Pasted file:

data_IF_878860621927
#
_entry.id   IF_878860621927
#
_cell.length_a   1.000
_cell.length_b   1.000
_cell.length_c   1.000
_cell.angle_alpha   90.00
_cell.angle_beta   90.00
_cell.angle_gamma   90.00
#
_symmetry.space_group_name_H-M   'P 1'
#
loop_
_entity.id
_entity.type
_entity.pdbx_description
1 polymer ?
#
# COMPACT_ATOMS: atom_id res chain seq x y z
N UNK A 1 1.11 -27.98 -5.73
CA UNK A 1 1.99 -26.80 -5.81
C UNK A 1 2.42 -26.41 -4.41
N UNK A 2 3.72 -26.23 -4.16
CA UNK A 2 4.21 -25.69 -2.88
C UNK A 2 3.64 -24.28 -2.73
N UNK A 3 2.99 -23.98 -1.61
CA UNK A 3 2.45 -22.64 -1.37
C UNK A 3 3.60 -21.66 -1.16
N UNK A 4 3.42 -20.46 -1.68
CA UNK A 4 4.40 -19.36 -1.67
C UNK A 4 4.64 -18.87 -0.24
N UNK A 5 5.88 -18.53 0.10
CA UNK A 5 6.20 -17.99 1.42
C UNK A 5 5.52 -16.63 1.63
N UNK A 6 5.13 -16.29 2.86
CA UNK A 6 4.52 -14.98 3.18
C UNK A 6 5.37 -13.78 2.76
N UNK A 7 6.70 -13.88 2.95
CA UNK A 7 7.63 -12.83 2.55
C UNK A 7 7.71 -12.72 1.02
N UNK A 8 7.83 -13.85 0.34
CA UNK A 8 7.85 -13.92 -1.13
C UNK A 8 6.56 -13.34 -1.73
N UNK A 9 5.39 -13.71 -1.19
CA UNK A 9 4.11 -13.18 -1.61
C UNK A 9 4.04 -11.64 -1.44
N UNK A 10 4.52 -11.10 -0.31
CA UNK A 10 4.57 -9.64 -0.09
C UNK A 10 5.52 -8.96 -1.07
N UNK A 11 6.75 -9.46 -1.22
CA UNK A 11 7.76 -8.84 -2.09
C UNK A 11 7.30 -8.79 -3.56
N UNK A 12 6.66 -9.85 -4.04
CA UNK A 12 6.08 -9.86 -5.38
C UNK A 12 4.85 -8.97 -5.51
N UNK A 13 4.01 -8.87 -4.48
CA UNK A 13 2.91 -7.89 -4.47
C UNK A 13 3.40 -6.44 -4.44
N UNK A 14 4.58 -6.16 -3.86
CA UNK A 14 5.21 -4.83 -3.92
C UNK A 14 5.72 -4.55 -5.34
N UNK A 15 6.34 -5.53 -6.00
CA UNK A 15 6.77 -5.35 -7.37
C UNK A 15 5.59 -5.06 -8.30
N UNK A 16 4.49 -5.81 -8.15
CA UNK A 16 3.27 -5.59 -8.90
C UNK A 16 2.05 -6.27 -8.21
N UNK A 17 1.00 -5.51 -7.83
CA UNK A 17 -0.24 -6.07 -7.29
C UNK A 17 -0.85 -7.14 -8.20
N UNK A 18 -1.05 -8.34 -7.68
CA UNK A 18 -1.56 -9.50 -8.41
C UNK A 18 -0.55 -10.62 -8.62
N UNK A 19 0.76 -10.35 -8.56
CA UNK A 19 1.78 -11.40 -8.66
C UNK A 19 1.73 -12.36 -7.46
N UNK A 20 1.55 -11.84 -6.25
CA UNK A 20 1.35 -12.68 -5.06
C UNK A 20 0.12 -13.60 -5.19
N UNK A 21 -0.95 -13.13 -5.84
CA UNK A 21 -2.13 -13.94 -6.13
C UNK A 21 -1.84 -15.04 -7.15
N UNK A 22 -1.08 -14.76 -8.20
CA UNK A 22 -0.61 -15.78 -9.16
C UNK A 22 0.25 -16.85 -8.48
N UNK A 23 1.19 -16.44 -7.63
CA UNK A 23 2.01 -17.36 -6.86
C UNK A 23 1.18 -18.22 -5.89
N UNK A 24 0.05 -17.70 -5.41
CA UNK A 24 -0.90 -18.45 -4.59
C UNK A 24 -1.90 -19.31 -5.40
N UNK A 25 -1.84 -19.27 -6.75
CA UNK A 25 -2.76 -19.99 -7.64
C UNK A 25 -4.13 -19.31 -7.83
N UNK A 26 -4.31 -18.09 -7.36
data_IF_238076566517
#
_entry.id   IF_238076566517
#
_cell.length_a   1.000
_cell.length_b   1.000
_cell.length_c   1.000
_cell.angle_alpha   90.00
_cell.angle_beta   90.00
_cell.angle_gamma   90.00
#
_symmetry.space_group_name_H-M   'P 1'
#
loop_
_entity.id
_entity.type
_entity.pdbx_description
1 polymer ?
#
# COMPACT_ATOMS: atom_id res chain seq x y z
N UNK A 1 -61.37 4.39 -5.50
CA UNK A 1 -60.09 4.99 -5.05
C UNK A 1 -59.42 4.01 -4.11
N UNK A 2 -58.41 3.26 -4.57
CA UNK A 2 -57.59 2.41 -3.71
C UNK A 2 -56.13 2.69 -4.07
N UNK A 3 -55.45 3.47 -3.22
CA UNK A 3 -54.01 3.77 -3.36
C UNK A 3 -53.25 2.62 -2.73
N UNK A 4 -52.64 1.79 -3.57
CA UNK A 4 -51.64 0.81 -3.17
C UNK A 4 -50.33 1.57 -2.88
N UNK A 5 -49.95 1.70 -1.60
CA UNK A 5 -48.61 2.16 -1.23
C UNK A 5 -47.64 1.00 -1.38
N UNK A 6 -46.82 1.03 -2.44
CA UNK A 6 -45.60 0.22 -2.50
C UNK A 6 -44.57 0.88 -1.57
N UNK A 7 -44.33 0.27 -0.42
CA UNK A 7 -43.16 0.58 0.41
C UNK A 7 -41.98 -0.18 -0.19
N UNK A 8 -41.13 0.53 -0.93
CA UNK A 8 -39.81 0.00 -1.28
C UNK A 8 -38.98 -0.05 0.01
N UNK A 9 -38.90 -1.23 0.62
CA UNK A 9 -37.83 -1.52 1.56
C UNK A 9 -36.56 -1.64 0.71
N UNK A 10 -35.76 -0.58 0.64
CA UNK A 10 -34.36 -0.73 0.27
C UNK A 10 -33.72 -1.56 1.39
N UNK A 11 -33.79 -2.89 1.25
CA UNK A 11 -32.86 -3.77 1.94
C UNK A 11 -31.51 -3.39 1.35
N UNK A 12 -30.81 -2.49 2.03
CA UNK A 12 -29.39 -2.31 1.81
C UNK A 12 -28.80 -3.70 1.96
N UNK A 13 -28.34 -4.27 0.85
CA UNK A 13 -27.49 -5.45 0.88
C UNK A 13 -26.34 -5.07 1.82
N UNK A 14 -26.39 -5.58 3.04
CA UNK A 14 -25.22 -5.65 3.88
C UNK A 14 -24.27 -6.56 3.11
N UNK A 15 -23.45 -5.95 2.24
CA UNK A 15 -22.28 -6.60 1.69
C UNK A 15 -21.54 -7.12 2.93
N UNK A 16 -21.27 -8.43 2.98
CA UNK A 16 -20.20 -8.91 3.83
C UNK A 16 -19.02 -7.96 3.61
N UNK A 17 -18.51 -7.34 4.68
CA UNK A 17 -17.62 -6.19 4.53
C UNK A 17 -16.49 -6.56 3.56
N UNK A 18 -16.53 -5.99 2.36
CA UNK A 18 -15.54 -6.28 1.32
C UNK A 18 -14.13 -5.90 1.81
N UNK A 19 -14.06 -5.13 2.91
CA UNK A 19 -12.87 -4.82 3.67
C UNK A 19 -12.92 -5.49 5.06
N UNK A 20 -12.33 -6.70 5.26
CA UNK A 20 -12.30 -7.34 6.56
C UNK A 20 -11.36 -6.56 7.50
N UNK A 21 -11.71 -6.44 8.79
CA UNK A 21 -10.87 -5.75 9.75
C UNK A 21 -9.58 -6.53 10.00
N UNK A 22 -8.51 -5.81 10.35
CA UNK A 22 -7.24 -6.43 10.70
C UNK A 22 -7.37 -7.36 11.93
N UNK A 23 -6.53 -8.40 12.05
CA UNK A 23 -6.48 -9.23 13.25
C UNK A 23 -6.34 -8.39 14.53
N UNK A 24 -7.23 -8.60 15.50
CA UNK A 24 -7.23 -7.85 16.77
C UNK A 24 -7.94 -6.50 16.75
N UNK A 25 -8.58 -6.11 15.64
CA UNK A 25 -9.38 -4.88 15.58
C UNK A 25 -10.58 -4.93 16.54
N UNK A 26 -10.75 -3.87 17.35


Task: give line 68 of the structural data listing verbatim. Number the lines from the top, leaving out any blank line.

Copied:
C UNK A 16 2.05 -6.27 -8.21